Théophraste Renaudot

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Theophraste Renaudot Theophraste Renaudot.jpg
Théophraste Renaudot

Théophraste Renaudot (French pronunciation:  [teɔfʁast ʁənodo] ; December 1586 25 October 1653) was a French physician, philanthropist, and journalist.

Born in Loudun, Renaudot received a doctorate of medicine from the University of Montpellier in 1606. He returned to Loudon where he met Cardinal Richelieu and Père Joseph. In the 1610s, Richelieu became more powerful and in 1612 he summoned Renaudot to Paris, partly because of his medical reputation, but more because of his philanthropy. [1] Renaudot, born a Protestant, converted to Catholicism. He became the physician and councillor to Louis XIII of France. [2]

As part of his duties, Renaudot was asked to organize a scheme of public assistance. Many difficulties were put in his way, however, and he therefore returned until 1624 to Poitou, where Richelieu made him "commissary general of the poor." [1] In 1630, now back in Paris, Renaudot opened the bureau d'adresse et de rencontre, where prospective employers and employees could find each other. With the support of Richelieu, he established the first weekly newspaper in France, La Gazette , in 1631. Starting in 1633, he organized weekly public conferences on subjects of interest and published the proceedings; the conferences were discontinued in 1642, when Richelieu died. About 240 conference proceedings were translated into English and published in London in 1664 and 1665.

Renaudot opened the mont-de-piété, the first pawnshop in Paris, in 1637. Appointed "General Overseer of the Poor" by Richelieu, he initiated a system of free medical consultations for the poor (1640). In 1642 he published a self-diagnostic handbook, the first treatise on diagnosis in France. Later he established a free dispensary despite opposition from the medical faculty in Paris. The faculty refused to accept the new medicaments proposed by this "heretic", restricting themselves to the old prescriptions of bloodletting and purgation. [1]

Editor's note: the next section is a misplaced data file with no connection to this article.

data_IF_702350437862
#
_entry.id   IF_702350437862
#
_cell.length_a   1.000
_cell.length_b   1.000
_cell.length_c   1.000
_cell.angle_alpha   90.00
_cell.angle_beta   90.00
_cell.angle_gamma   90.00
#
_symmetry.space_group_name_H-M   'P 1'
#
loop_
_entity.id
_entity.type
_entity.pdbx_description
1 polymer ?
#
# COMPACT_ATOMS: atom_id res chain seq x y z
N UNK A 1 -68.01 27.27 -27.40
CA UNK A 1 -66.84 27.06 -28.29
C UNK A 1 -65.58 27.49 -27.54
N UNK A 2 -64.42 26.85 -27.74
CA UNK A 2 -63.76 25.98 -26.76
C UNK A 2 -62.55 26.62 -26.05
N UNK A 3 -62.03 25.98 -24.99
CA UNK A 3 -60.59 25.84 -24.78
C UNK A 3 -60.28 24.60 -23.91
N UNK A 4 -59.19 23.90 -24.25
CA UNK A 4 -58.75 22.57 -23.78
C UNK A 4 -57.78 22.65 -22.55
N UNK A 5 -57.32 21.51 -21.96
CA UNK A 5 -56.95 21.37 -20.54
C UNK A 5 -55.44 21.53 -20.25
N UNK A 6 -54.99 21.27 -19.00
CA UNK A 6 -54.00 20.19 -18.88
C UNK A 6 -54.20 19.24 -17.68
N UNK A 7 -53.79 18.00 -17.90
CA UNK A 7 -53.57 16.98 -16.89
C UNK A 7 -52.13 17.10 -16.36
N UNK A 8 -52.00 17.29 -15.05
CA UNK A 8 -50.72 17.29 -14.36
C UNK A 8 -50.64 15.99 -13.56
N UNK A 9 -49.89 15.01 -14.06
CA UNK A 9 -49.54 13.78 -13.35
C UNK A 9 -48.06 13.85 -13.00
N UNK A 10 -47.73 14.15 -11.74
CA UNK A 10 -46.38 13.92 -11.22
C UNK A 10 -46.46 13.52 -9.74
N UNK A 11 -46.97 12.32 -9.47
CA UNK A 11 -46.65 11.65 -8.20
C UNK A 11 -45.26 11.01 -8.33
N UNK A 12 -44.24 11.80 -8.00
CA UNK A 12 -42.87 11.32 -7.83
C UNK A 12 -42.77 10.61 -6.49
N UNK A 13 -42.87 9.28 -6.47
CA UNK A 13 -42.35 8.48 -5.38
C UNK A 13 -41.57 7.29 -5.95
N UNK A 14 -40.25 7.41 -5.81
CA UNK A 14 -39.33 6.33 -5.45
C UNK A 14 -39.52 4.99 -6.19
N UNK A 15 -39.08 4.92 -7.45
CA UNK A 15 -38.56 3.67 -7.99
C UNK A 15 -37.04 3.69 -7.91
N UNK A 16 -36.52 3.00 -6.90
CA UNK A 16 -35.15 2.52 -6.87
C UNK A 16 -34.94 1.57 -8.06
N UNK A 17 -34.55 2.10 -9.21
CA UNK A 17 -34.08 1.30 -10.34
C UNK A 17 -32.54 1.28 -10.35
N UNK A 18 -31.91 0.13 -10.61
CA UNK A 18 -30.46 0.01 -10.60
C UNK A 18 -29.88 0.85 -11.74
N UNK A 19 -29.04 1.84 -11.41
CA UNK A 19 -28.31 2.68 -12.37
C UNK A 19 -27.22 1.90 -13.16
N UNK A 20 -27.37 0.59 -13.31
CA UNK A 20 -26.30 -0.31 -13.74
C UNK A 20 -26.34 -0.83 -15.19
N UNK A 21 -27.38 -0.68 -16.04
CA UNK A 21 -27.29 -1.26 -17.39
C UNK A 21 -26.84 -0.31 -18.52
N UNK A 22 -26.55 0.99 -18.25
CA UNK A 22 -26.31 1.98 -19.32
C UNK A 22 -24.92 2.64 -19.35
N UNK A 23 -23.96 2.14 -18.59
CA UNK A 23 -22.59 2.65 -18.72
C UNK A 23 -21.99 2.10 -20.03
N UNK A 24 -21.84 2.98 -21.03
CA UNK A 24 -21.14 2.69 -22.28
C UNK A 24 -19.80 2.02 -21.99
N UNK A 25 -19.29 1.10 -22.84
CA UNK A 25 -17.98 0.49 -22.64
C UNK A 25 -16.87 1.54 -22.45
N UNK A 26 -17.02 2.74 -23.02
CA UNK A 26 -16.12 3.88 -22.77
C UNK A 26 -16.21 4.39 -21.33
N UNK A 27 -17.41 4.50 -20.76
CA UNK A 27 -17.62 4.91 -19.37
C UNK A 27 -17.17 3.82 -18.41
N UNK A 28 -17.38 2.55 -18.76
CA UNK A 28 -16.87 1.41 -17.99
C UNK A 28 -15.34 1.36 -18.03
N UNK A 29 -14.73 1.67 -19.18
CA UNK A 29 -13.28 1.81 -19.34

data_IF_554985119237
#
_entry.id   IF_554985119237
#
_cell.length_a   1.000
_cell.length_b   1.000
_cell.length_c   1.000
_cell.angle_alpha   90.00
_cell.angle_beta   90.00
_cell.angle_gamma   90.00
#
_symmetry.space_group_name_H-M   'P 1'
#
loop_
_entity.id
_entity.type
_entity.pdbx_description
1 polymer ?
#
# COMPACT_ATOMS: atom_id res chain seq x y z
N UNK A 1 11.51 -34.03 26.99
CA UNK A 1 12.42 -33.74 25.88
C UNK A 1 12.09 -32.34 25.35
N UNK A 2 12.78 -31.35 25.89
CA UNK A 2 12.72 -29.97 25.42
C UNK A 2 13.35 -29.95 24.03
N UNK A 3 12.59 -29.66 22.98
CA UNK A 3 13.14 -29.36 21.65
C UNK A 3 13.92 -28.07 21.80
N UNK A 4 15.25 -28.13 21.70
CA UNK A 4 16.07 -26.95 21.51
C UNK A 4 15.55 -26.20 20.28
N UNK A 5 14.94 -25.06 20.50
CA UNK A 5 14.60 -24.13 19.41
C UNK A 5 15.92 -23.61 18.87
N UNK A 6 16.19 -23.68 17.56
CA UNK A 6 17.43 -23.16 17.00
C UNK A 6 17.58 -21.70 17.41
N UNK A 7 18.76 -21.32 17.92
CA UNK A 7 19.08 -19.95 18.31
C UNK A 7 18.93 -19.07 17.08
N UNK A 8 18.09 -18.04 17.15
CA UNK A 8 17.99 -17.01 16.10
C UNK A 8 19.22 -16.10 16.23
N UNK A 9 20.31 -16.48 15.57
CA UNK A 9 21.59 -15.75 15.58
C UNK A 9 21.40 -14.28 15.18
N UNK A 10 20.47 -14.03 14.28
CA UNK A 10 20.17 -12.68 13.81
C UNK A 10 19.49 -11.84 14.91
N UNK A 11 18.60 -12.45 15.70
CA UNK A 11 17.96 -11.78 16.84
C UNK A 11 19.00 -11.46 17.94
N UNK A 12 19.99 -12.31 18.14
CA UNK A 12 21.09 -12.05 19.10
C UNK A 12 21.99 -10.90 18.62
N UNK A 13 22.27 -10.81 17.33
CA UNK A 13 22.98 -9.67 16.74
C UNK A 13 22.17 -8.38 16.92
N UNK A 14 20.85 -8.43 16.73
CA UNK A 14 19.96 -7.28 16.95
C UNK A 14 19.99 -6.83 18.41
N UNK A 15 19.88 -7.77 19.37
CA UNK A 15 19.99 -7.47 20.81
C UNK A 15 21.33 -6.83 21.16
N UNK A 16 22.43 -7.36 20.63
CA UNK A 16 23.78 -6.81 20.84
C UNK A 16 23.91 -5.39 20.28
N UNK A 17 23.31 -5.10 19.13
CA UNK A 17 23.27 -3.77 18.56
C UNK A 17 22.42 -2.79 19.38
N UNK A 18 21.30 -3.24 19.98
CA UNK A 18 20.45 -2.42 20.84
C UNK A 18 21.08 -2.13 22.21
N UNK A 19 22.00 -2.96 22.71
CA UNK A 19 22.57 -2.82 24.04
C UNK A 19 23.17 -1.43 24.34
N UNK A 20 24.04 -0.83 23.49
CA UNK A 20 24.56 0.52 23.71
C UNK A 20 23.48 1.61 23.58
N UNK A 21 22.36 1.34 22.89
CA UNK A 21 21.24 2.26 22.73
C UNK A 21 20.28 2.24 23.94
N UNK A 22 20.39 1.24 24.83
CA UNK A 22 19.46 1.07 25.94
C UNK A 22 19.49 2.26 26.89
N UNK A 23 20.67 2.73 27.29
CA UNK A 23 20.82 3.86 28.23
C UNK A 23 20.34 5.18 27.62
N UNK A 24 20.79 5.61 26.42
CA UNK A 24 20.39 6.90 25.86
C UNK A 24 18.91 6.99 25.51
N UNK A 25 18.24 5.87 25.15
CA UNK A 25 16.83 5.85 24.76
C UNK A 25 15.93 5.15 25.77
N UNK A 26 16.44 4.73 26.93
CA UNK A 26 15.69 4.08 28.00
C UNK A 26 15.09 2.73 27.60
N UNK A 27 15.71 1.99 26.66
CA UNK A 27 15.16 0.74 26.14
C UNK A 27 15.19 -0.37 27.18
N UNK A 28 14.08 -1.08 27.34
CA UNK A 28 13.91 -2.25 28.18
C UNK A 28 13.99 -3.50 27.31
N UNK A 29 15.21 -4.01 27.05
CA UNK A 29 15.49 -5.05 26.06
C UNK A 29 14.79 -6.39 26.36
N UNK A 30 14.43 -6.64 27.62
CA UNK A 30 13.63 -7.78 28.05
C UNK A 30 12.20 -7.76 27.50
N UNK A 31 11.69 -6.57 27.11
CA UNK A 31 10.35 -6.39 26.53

After the deaths of his benefactors, Richelieu and Louis XIII, Renaudot lost his permission to practice medicine in Paris, due to the opposition of Guy Patin and other academic physicians. The parlement ordered him to return the letters patent for the establishment of his bureau and his mont-de-piété. [1] Cardinal Mazarin made Renaudot Historiographer Royal to the new king, Louis XIV (Latin : Historiographus Regius) in 1646, with printing presses at Saint-Germain-des-Prés. [1]

Renaudot died in Paris, in 1653. His sons Isaac and Eusèbe, who were awarded doctorates after some delay, carried on their father's work and continued to promote the appropriate uses of medicines. [1]

Mark Tungate in 2007 termed him the "first French journalist" and the "inventor of the personal ad". [3]

See also

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  1. 1 2 3 4 5 6 Wikisource-logo.svg One or more of the preceding sentences incorporates text from a publication now in the public domain : Chisholm, Hugh, ed. (1911). "Renaudot, Théophraste". Encyclopædia Britannica . Vol. 23 (11th ed.). Cambridge University Press. pp. 96–97.
  2. Raphael Levy (1929). "The Daily Press in France". The Modern Language Journal. 13 (4): 294–303. doi:10.2307/315897. JSTOR   315897.
  3. Mark Tungate (2007-07-03). "Pioneers of Persuasion—'The Duly Authorized agent'". Adland: A Global History of Advertising. Kogan Page. pp. 7–8. ISBN   978-0-7494-5217-9.